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I work closely with my boss and we often need to talk about solutions or how we want to implement our products.

Every now and then, we have a disagreement and he gets (a little) mad at me. I always avoid having an argument with him and do what he thinks is good.

Anyway, I want to be calm and more assertive in that type of situation. I want to stand by my point and convince him to follow my idea.

Is it a good idea to do that? If so, how can I do it?

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    How is he getting mad? It might just be that he is simply trying to be assertive, but is crossing over into being forceful... – HorusKol Jun 25 '15 at 0:29
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    What kind of job do you have? There are jobs that benefits from some debate and discussion (e.g. designing things) and there are jobs where you need to do exactly as your boss said (e.g. performing on an orchestra). Knowing your kind of job will help the community to give more specific answers – Project Shepherding Jun 25 '15 at 4:37
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If all he has to do his show a little anger and you'll give up, there is no point in having a professional opinion. Don't go out of your way to upset him, but do not shy away from giving your input. A good salesperson will ask for a higher fee at the risk of upsetting a client. It is difficult to negotiate from a position of fear.

Not getting upset yourself may take some practice. I've been at places where the loudest voice in the room got the most attention, so I played along willingly. That's just me. Take some pride in keeping calm and not conceding your position. Ultimately, you make suggestions and your boss makes the decisions. Offer all the information, arguments, things to consider, etc. and then ask him what does he want to do? Calmly accept the decision and start doing what it takes to make it work.

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They said people jump in because of the company, and they leave (or stay) because of the boss. :)

First, discussing with your boss is not necessarily bad, and depending on culture it could be more/less tolerated. (e.g. I've met corporations where you're not supposed to talk to your manager unless she talks to you first).

That said, depending on the kind of job and on your seniority/experience (e.g. First Violin on an orchestra vs apprentice on a workshop):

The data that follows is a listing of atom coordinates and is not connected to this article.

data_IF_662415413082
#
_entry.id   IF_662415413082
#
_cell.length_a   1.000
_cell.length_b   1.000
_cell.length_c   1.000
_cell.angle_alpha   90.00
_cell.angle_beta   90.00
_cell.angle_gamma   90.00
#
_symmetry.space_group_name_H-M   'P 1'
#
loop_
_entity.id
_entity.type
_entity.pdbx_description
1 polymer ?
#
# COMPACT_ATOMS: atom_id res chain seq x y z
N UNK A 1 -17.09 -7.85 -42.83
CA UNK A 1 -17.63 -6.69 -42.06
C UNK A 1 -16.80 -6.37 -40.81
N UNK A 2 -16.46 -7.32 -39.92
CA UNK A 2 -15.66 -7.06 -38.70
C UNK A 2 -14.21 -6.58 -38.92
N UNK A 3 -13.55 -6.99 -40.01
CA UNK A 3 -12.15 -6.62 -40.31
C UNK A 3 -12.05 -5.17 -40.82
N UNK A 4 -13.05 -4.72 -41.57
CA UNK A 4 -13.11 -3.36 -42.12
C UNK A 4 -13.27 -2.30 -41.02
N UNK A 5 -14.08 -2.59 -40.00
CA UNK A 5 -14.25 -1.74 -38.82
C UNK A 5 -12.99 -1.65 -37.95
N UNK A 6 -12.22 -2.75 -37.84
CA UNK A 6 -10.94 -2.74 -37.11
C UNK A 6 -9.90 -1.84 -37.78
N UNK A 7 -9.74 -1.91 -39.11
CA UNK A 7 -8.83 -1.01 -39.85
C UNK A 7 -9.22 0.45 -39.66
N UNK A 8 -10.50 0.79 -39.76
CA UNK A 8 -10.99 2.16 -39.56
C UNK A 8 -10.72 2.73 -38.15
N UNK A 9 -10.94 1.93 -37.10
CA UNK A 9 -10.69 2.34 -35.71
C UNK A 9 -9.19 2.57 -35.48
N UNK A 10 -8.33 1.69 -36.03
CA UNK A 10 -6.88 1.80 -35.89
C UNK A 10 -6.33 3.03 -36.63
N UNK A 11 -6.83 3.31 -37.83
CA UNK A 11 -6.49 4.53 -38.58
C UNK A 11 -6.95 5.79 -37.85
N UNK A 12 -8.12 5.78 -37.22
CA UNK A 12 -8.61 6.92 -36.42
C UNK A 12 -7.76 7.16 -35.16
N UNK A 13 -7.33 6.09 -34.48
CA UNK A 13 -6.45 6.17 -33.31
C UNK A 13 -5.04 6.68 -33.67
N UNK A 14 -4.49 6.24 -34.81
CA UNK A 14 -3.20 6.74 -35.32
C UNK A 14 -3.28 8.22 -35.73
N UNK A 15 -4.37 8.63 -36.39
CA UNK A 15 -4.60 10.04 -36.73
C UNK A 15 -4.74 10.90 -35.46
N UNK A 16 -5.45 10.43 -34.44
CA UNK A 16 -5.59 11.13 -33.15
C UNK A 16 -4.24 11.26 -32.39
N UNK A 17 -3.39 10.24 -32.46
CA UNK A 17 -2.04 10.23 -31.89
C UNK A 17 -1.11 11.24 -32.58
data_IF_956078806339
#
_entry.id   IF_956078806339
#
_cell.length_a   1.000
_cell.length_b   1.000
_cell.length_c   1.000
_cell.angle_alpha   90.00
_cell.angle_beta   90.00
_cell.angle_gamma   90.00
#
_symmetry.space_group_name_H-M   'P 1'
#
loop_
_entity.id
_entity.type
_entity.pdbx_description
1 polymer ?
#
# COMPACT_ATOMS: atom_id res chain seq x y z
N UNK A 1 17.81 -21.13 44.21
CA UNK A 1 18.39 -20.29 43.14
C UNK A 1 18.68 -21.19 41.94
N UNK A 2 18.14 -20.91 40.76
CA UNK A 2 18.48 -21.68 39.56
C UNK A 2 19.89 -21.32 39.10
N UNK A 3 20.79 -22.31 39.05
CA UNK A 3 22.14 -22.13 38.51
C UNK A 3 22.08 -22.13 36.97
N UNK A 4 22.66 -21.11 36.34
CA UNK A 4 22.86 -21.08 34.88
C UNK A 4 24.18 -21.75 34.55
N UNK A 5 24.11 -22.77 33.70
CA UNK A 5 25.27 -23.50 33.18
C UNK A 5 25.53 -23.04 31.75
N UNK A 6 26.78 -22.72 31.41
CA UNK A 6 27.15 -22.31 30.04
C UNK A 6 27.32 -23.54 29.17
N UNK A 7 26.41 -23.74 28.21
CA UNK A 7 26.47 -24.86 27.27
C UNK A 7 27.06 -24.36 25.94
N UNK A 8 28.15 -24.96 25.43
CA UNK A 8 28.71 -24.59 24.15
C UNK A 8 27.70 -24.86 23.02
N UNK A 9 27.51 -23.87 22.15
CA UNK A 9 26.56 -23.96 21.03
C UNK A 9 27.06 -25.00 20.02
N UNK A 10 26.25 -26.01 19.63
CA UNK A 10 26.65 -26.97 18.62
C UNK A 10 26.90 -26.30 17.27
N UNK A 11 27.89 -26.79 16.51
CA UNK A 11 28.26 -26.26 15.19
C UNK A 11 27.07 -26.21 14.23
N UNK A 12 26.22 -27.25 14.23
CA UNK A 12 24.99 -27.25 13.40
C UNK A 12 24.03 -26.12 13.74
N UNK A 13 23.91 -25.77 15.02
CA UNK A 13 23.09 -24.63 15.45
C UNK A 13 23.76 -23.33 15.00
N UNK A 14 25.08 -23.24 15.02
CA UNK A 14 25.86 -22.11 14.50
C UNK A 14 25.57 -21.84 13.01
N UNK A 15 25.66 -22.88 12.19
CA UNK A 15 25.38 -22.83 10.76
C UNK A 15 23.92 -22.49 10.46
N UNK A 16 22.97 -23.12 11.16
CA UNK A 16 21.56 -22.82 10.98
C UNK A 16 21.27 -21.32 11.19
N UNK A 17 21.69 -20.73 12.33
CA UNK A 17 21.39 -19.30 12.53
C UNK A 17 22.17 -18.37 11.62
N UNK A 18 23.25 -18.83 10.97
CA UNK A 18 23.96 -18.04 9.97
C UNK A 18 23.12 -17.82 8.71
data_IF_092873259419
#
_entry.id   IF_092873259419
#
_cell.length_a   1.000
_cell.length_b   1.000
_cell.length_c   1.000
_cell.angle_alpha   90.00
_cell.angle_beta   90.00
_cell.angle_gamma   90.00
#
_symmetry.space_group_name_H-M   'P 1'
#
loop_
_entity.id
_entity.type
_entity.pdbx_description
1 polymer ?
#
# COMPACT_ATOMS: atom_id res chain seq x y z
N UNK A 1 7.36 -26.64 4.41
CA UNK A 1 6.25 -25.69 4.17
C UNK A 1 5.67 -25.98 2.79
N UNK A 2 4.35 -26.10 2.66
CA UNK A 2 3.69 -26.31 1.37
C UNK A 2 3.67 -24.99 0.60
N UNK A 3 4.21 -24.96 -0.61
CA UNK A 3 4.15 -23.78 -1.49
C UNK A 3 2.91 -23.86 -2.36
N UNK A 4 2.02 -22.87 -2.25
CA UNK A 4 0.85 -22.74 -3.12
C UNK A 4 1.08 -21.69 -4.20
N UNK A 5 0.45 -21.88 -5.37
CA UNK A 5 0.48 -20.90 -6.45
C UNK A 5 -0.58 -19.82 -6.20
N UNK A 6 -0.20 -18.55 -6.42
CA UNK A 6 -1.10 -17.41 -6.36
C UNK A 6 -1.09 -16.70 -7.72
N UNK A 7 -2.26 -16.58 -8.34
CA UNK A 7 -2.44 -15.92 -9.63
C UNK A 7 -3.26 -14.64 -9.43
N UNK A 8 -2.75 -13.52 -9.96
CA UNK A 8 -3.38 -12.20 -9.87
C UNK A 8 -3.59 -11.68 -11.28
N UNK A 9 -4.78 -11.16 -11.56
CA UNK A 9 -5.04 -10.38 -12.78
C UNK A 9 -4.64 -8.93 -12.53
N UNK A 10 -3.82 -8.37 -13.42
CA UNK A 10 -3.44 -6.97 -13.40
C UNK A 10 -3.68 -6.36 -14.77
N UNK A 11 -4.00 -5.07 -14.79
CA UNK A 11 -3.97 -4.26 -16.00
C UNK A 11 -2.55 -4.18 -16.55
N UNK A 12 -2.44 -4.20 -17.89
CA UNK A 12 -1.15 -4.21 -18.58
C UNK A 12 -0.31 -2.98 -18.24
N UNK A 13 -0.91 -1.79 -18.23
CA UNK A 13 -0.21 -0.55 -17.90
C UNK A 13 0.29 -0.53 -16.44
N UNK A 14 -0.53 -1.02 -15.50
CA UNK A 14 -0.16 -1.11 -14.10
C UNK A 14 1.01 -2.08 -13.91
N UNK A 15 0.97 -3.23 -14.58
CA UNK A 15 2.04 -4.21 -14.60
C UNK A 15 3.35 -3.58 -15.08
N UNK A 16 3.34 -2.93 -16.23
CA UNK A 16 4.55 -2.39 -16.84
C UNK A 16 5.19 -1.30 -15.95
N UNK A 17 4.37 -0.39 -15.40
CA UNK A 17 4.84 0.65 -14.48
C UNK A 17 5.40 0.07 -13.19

• Choose with care which battles you need to fight for. Put your effort where it's more productive.
  • Don't think on doing YOUR case, but doing THE COMPANY'S case. Maybe you are losing sight of the 90% of the iceberg under water level.
  • Try walking on your boss's shoes, and figure out why is he getting mad. Then revise your options (e.g. if he seems under a lot of pressure, present him how doing your way can relieve some pressure).
  • After the argument, evaluate if the outcome deserved the effort you pour into it.

Some more general advice you could take advantage of:

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One approach is to direct the conversation back to an investigation of the problem.

Firstly, you should acknowledge that there's a disagreement, and propose to change gears to break the stalemate. You've both made your cases and you still don't agree on what should be done. Defuse the situation by saying something like: You're the boss. Ultimately, what you say goes. But I don't think you want to force every decision we make. Let's see if we can get somewhere by changing perspectives.

(Ideally, he should be the one to lead the discussion this we, but we don't always get the boss we deserve).

The trick is to get away from solutions. When you talk about which solution to choose, you end up arguing, because solutions are mutually exclusive. When you talk about aspects of the problem, you can both be looking out for different aspects of the problems and still have a productive discussion.

For instance, your boss will likely want a cheap and fast solution, whereas you may want one that is maintainable, and works well for the customer. The solution is to map out what these requirements mean in detail and to find a smart way of satisfying all of them. You might, for instance, design an ideal solution, but then add a plan of implementation that allows for the first implementation to be delivered quickly and cheaply, but with a continued development towards a more sustainable solution.

A second point to bear in mind is that once people are convinced of something, reason and logic work against you. The more arguments you throw at them, the more they dig their heels in. The trick is togive up on convincing them of the whole big truth at once, and to find somesmall commitment they can make. Ie. don't try to convince someone that Apple is better than Microsoft, buy them an ipod nano. Break the absolutes. Don't try to turn a staunch Republican into a Democrat, just ask him which Democrat he'd support if he had to. Find one small commitment towards your point of view and ask them to make it (and be prepared to do the same).

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